Prevention and Treatment Measures

Understanding risk factors and how to minimize their likelihood is a necessary first step towards making significant impacts in stroke prevention. When blood pressure readings are 140/90 mmHg or higher, and 130/80 mmHg or higher in diabetics, yearly monitoring is recommended. Monitoring can occur every two years if normal levels of 120/80 mmHg exist. Cholesterol levels should be checked every five years using a fasting lipoprotein profile. According to the American Heart Association, women should maintain total cholesterol below 200 mg/dL; HDL above 50 mg/dL; LDL below 100 mg/dL; and triglyceride levels below 150 mg/dL. It is necessary to implement lifestyle changes including a healthy diet, reduction of salt intake, regular exercise, and weight reduction in order to reduce and maintain blood pressure and cholesterol levels. Fortunately, there are preventive treatment measures and lifestyle recommendations emphasizing healthy eating patterns low in saturated fats, and avoiding trans fats, each assisting in cardiovascular benefits. Suggestions for a healthy diet are listed in Table 2.

Table 2. Suggestions for a Healthy Diet.
  • Three to six daily servings of grains, with half as whole grains (brown rice, 100% whole-grain cereal and whole wheat bread) rather than white bread, pasta made from refined flour, and white rice.
  • At least five or more daily servings of fruits and vegetables. The darker and brighter the vegetable, the better for antioxidants, nutrients, and fiber content.
  • Four weekly servings of seeds, nuts, and legumes. These are great substitutes for meat and poultry.
  • Two servings weekly of fish, especially salmon and mackerel rich in omega-3 fatty acids.
  • Olive and canola oils in small amounts are acceptable along with corn and sunflower oils.

In addition to following a healthy diet, losing weight and regular exercise, medications, if necessary, have also been used to lower blood pressure, such as:

  • Angiotensin-converting enzyme (ACE) inhibitors
  • Diuretics
  • Angiotensin-receptor blockers
  • Beta blockers or alpha blockers

The formation of blood clots can occur from an abnormal heart rhythm, and with clot breakage, ischemic strokes potentially occur. Anticoagulants such as warfarin (Coumadin) or aspirin assist reducing the potential for blood platelets to form clots. Blood clotting medications have shown a 68% reduction of risk for ischemic strokes.

Total cholesterol, low-density lipoprotein cholesterol, the total cholesterol to high-density lipoprotein cholesterol ratio, and non-high-density lipoprotein cholesterol were significantly associated with increased risk of ischemic stroke.30 Medications are often recommended if target cholesterol and triglyceride levels have not been achieved after three months of lifestyle changes, LDL cholesterol levels are 190 mg/dL+, and/or personal history identifies one or more risk factors (e.g., heart disease, diabetes, prior stroke, low HDL’s, and high triglycerides). Such options are:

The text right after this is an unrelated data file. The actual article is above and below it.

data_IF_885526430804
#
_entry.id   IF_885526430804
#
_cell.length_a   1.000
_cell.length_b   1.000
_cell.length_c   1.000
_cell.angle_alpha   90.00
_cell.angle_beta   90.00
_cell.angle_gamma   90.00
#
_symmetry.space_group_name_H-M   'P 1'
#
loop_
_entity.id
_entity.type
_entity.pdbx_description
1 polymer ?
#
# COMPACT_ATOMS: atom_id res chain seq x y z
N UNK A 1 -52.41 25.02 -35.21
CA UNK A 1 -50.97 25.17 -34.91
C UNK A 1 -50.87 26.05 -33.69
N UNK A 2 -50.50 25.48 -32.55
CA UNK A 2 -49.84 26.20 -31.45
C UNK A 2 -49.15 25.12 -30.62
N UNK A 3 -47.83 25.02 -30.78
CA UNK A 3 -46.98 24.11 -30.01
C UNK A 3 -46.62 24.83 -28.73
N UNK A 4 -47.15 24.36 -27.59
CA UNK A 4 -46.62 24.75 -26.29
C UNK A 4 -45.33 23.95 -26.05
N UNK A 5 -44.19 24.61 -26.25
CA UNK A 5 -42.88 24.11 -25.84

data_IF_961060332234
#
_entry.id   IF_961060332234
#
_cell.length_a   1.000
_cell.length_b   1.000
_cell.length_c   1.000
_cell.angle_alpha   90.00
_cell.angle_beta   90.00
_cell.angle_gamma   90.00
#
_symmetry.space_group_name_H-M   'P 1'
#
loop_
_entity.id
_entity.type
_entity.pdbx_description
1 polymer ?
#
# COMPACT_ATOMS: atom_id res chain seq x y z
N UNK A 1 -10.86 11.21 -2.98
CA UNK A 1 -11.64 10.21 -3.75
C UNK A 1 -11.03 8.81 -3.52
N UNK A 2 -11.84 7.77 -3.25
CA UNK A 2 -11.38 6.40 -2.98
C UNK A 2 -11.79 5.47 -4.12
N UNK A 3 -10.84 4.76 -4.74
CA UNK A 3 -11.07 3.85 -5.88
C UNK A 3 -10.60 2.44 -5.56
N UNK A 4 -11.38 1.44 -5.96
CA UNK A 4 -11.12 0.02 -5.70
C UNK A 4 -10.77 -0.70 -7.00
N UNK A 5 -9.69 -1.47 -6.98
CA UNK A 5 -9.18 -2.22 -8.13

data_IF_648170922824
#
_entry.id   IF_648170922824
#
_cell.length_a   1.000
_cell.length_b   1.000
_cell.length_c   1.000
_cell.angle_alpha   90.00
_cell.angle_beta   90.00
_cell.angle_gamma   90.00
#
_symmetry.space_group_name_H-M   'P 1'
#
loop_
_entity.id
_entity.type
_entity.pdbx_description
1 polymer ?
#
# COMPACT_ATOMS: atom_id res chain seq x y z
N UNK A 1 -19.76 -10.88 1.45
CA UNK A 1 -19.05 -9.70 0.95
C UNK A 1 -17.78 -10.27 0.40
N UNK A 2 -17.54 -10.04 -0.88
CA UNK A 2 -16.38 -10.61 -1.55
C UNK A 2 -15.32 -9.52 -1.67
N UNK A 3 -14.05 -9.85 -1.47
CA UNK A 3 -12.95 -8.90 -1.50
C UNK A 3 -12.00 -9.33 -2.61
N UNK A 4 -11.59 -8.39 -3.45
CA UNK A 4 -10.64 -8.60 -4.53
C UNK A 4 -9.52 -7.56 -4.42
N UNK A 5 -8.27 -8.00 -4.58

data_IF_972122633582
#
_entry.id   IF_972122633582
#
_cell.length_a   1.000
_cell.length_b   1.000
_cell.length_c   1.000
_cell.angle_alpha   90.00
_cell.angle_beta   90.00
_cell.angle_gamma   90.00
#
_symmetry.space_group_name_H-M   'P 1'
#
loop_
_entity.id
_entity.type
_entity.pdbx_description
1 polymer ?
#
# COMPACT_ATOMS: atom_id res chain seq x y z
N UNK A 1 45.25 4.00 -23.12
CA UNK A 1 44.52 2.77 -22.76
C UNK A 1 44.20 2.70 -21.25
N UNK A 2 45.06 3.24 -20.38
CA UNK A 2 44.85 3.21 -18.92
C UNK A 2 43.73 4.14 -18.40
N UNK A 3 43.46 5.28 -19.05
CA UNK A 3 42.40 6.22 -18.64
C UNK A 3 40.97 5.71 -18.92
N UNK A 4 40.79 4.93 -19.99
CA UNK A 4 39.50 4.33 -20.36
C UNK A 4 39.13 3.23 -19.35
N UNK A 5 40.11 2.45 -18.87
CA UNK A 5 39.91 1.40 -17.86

• Statins, Niacin, and Fibrates all used to reduce triglyceride and LDL levels and raise HDL’s.

Statin medications are recommended beyond their cholesterol-lowering effects and are commonly prescribed for ischemic stroke patients upon discharge from the hospital.29 Discontinuing statins can cause changes in platelet activity or inflammation increase their risk of cardiovascular events and dying.31

Aspirin therapy is reasonable in women with diabetes or in those 65 years and older if their blood pressure is controlled and the benefit for ischemic stroke and myocardial infarction prevention is likely to outweigh the risks.32 According to the 2005 Women’s Health Study, healthy women taking a low dose aspirin every other day showed a risk reduction for ischemic strokes by 24%, yet the risk for hemorrhagic strokes rose by 24%. The CVD benefits for women age 65+ taking daily aspirin demonstrated a 34% reduction in heart attacks and fewer ischemic strokes by 30%. The Women’s Health Study further reported that healthy women under age 65 may suffer greater side effects such as gastrointestinal bleeding, bruising, and increased risk for hemorrhagic strokes versus modest benefits from daily aspirin use. Furthermore, healthy women 65+, and younger women with family history of CVD should consult their physician regarding a low dose aspirin therapy (81 mg baby aspirin).33

What to do regarding smoking? Avoid smoking and second-hand smoke. Research studies have indicated a five-step approach to quitting along with smoking cessation programs encompassing the following suggestions:34

  • Set a quit date.
  • Choose a method for quitting.
  • Decide if you need medicines or other help to quit, such as gum, spray, patch, inhaler) or prescription medicines such as bupropion hydrochloride or varenicline. Plan for your Quit Day.
  • Stop smoking on your Quit Day.

Get at least 150 minutes per week of moderate-intensity aerobic activity or 75 minutes per week of vigorous aerobic activity, or a combination of both, preferably spread throughout the week. Moderate-intensity exercise such as walking, swimming, and bicycling can assist in recovering from a stroke and reduce the risk for another CVA event. Add moderate- to high-intensity muscle-strengthening activity (such as resistance or weights) on at least 2 days per week. Utilize a physical therapist to design a tailored program if a stroke-related disability has occurred.35

Table 3. Preventive Measures.
  • Regular monitoring of blood pressure, cholesterol and glucose levels
  • Healthy Diet
  • Regular Exercise
  • Maintaining a healthy weight
  • Limiting Alcohol Intake
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